Minnesota is a haven for more than just hyper-local beer. The state has also caught the eye of emerging regional brands including Bell’s Brewery of Michigan and Great Lakes Brewing Company of Ohio. Even national craft breweries like Colorado’s Odell Brewing Company and Brooklyn Brewery opted to be a part of the Minnesota scene early on. Clown Shoes Beer of Massachusetts brewed a Minnesota-exclusive bottle, Itasca Loonidragon, as a gift for fans, as Minnesota was one of its biggest markets.
At the same time, there are neighboring states with coveted beers that simply don’t cross state lines. New Glarus Brewing Company of Wisconsin is famous for getting smuggled into Minnesota bars on occasion, and Toppling Goliath Brewing Co. of Decorah, Iowa, became available to Twin Cities drinkers only recently.
In December, Madison’s Ale Asylum, Wisconsin’s third-largest craft brewery, began to distribute five of its top beers to a few liquor stores here. The brewery is known for its hop-forward offerings, and these can now be found in many liquor stores and a handful of bars throughout Minnesota. Heavy Table spoke about the recent expansion with Otto Dilba, Ale Asylum’s co-founder and vice president.
HEAVY TABLE: With so many markets to choose from, why Minnesota?
OTTO DILBA: Minnesota is a natural extension of our hardworking, Midwestern ethos. While we all may sit on opposite sides of the aisle when football Sunday rolls around, we have deep similarities regarding the importance of family, hard work, and dedication to the people and things we love.
HEAVY TABLE: How is the Minnesota market is different from your local one?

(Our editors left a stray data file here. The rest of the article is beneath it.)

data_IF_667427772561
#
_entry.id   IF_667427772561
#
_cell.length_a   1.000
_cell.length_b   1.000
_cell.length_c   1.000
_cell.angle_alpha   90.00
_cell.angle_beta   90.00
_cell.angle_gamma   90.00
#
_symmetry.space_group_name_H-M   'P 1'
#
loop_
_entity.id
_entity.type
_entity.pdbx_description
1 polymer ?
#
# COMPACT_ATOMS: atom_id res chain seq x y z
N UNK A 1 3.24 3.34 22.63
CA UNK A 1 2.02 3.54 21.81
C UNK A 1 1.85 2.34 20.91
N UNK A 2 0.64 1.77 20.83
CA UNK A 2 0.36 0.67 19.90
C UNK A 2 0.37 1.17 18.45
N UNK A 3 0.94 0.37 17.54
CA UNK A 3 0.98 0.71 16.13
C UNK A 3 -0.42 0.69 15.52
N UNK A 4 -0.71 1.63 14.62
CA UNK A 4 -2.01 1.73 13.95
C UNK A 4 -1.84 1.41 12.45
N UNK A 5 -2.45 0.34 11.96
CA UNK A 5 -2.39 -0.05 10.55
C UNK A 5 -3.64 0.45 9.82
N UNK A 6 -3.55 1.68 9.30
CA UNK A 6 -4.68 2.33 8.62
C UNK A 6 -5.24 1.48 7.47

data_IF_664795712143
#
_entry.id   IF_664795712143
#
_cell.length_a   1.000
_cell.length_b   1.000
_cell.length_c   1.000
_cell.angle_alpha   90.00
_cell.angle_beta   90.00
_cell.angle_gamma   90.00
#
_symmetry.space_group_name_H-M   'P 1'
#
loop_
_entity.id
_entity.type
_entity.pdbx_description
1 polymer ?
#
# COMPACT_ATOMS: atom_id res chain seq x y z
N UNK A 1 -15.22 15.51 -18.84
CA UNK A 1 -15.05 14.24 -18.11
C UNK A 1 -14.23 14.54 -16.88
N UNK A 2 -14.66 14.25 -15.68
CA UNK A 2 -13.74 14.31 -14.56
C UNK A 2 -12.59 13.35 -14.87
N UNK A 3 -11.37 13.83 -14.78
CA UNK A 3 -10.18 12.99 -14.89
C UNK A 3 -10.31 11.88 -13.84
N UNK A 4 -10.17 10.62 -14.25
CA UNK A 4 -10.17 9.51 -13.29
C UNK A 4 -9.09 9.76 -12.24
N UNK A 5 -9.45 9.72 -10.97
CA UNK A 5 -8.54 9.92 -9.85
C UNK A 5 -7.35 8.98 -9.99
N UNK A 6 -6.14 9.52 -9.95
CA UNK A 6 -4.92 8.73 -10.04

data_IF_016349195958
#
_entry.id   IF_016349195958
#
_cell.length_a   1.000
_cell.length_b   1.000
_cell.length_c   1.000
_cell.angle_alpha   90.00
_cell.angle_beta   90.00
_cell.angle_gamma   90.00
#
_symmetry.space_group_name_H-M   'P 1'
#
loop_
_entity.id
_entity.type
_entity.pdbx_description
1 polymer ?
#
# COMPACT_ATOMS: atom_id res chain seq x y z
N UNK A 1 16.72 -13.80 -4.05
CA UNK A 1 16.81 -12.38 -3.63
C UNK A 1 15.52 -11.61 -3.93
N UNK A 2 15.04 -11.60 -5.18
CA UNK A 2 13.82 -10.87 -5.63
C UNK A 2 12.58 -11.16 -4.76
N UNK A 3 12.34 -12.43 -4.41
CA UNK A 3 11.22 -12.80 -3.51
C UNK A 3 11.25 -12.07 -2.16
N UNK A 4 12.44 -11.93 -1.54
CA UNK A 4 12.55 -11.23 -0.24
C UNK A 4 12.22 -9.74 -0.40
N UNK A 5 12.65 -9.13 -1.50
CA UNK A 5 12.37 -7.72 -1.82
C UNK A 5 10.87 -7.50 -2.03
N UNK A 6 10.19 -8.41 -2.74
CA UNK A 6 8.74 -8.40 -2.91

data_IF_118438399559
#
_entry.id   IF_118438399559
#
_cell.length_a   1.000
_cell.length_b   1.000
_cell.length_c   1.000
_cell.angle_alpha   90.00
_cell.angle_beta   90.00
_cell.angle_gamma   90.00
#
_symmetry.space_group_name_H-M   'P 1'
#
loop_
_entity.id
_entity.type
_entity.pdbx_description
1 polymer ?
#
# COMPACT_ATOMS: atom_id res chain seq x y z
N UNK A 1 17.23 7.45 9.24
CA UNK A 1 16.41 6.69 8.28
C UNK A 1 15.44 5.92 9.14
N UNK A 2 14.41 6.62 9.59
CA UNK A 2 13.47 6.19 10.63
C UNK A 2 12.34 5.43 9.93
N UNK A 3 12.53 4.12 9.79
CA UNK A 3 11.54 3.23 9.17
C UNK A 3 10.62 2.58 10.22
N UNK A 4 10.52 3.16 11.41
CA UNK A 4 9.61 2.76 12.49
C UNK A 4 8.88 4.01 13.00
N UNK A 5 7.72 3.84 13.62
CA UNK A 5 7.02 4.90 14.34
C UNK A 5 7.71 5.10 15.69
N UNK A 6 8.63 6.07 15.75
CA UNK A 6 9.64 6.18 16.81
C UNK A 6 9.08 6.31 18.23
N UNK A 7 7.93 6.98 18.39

DILBA: The market shares much of the same enthusiasm for craft beer — with an emphasis on the craft part. Like Wisconsin [beer enthusiasts], our friends in Minnesota have a keen eye for quality-focused, consistent beer driven by the pursuit of the perfect pint instead of a marketing budget. In this sense, similarities far outweigh the differences between the two markets. And we like to celebrate those similarities rather than prey upon the differences.
HEAVY TABLE: With ever-expanding choices on liquor store shelves, how will Ale Asylum stand out?
DILBA: Ale Asylum is quite unique in that we only use the four ingredients traditional to the brewing process: water, malt, hops, and yeast. Adherence to this philosophy stems from the German Purity Law of 1516 called “Reinheitsgebot,” and we believe that with these four ingredients wonderful, limitless flavor and aroma are possible across the spectrum of craft beer styles. Because of this all-natural approach, all of our beers are vegan. [Editor’s note: Products derived from fish are often used to clarify beer.] If there are more than a handful of breweries in the U.S. that strictly adhere to this philosophy, it’s news to us.
Additionally, Ale Asylum creates unique brand images for every beer it distributes rather than a “template.”… This branding (along with all things Ale Asylum) is created in house. Our branding must pass the “tattoo test.” Every logo is built to be something that would look good as a tattoo. Go ahead, check out our logos and see for yourself! We think this lends a little more fun and a whole lotta love to each and every brand we produce.
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From our communication, it was clear that Dilba is also proud of his brewmaster, Dean Coffey, who has a 25-year history of making beer. He helped build Ale Asylum into the brand that it is today.
The Hopalicious American pale ale is one example of Coffey’s attention to ingredients and intensity of flavor. Eleven separate hop additions are made to capitalize on the aroma, flavor, and bitterness offered by the Cascade hop. The aroma is bright tangerine and resin, and the moderate bitterness doesn’t overwhelm the faint toasted-bread notes of the malt bill. Hopalicious is an ideal all-season beer, perfect for showcasing Ale Asylum to new fans.
Somewhat less successful was the Velveteen Habit IPA. Though the hop intensity was appropriate in terms of a bitter finish, the flavor came off with a generic, earthy bitterness that lacked other supporting notes on the palate. The aroma was mildewlike and faint overall. For an IPA described as juicy, it tasted almost old, but it wasn’t sweet or otherwise indicative of a brewing process problem. We found this surprising given the brewery’s track record as a consistent, reliable brand.
Look for Ale Asylum in six-pack cans ($10) and on draft.